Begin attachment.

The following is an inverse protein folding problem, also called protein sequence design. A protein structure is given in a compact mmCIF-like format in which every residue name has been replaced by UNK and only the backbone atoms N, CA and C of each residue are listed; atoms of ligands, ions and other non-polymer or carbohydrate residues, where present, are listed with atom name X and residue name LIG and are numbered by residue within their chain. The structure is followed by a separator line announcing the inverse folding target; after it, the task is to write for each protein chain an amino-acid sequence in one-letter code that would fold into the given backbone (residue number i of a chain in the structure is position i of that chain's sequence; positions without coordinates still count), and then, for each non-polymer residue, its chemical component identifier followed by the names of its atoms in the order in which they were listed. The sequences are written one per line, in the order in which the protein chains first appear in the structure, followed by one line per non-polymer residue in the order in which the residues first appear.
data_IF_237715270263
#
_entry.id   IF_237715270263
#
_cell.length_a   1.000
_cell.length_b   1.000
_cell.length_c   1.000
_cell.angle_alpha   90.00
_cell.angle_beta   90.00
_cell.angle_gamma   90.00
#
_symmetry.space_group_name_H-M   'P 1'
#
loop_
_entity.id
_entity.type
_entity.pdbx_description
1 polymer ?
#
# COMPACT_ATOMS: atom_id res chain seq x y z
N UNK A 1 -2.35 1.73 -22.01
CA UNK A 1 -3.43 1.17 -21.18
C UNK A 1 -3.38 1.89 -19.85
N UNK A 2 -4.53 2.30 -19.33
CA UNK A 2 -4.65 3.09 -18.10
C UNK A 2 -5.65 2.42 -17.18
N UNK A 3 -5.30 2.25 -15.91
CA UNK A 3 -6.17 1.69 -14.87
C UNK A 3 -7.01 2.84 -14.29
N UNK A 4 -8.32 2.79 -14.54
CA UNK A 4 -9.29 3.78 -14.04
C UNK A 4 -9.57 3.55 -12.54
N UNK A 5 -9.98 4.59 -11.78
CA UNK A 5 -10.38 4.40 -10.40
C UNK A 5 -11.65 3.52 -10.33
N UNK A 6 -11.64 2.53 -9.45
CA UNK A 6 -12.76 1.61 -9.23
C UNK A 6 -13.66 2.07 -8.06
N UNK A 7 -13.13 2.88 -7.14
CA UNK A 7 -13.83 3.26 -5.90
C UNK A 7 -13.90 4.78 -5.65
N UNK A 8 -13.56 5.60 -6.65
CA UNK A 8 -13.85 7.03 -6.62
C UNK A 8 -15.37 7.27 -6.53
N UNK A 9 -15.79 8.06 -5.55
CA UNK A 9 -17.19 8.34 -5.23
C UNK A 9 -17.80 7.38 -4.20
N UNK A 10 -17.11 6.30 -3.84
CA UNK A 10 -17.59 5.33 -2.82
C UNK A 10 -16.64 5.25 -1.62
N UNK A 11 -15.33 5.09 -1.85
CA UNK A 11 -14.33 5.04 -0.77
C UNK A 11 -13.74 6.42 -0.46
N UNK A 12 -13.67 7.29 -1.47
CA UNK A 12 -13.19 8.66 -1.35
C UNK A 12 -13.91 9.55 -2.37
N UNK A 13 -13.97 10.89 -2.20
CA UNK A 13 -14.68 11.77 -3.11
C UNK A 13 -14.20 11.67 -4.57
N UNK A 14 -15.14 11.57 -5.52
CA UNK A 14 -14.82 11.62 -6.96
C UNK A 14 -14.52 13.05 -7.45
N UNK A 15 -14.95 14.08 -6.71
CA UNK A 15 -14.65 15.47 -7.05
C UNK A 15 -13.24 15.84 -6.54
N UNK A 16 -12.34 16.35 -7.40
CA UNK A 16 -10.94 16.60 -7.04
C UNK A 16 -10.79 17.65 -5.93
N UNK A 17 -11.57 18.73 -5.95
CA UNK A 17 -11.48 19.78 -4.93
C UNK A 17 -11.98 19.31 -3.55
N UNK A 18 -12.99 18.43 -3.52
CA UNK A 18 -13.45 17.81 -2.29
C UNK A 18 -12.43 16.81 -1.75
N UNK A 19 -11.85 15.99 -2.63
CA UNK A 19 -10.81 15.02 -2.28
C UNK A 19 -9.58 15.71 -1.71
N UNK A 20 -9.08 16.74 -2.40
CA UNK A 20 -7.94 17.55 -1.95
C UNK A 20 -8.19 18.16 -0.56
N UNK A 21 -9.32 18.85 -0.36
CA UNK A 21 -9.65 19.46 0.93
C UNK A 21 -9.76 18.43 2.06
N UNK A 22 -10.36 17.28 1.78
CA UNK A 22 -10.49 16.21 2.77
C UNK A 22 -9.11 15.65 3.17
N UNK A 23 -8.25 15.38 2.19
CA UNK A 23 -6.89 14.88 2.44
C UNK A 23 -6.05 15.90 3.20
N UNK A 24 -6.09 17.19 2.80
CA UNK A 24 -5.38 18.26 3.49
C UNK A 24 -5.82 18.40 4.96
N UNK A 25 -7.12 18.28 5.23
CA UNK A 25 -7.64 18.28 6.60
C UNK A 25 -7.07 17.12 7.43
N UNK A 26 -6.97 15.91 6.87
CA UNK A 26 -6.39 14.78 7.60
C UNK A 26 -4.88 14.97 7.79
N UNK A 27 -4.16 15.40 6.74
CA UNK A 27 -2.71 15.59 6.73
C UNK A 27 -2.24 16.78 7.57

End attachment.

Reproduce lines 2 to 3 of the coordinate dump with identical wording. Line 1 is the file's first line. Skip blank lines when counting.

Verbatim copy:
data_IF_237715270263
#